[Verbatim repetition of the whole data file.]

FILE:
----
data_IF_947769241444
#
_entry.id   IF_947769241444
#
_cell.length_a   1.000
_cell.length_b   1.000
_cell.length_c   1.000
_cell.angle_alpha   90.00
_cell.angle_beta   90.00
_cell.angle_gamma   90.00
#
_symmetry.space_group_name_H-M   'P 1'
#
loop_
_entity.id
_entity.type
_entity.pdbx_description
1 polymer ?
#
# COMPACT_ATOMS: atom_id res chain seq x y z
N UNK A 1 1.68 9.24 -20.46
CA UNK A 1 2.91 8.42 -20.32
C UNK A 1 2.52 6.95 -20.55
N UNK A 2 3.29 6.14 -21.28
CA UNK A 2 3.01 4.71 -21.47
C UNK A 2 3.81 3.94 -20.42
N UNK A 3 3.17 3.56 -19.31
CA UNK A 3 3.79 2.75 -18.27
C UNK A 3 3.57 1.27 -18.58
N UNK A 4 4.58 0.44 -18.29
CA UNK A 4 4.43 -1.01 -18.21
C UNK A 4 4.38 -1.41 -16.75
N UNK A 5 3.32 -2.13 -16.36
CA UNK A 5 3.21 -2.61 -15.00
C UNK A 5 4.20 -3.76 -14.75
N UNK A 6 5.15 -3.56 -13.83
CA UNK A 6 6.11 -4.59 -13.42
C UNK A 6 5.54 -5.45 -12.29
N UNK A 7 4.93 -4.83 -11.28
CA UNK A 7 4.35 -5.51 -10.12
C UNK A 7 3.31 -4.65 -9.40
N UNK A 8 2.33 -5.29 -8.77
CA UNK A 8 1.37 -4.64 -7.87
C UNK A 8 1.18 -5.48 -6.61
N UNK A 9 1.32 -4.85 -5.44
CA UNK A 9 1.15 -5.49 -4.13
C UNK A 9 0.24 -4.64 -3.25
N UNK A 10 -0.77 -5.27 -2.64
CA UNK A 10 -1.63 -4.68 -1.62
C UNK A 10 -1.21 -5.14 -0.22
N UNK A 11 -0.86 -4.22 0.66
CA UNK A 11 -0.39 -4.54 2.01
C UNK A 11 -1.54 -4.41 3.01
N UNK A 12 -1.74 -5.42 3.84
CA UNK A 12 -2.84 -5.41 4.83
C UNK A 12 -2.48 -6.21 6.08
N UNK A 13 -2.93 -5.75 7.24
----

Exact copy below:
data_IF_947769241444
#
_entry.id   IF_947769241444
#
_cell.length_a   1.000
_cell.length_b   1.000
_cell.length_c   1.000
_cell.angle_alpha   90.00
_cell.angle_beta   90.00
_cell.angle_gamma   90.00
#
_symmetry.space_group_name_H-M   'P 1'
#
loop_
_entity.id
_entity.type
_entity.pdbx_description
1 polymer ?
#
# COMPACT_ATOMS: atom_id res chain seq x y z
N UNK A 1 1.68 9.24 -20.46
CA UNK A 1 2.91 8.42 -20.32
C UNK A 1 2.52 6.95 -20.55
N UNK A 2 3.29 6.14 -21.28
CA UNK A 2 3.01 4.71 -21.47
C UNK A 2 3.81 3.94 -20.42
N UNK A 3 3.17 3.56 -19.31
CA UNK A 3 3.79 2.75 -18.27
C UNK A 3 3.57 1.27 -18.58
N UNK A 4 4.58 0.44 -18.29
CA UNK A 4 4.43 -1.01 -18.21
C UNK A 4 4.38 -1.41 -16.75
N UNK A 5 3.32 -2.13 -16.36
CA UNK A 5 3.21 -2.61 -15.00
C UNK A 5 4.20 -3.76 -14.75
N UNK A 6 5.15 -3.56 -13.83
CA UNK A 6 6.11 -4.59 -13.42
C UNK A 6 5.54 -5.45 -12.29
N UNK A 7 4.93 -4.83 -11.28
CA UNK A 7 4.35 -5.51 -10.12
C UNK A 7 3.31 -4.65 -9.40
N UNK A 8 2.33 -5.29 -8.77
CA UNK A 8 1.37 -4.64 -7.87
C UNK A 8 1.18 -5.48 -6.61
N UNK A 9 1.32 -4.85 -5.44
CA UNK A 9 1.15 -5.49 -4.13
C UNK A 9 0.24 -4.64 -3.25
N UNK A 10 -0.77 -5.27 -2.64
CA UNK A 10 -1.63 -4.68 -1.62
C UNK A 10 -1.21 -5.14 -0.22
N UNK A 11 -0.86 -4.22 0.66
CA UNK A 11 -0.39 -4.54 2.01
C UNK A 11 -1.54 -4.41 3.01
N UNK A 12 -1.74 -5.42 3.84
CA UNK A 12 -2.84 -5.41 4.83
C UNK A 12 -2.48 -6.21 6.08
N UNK A 13 -2.93 -5.75 7.24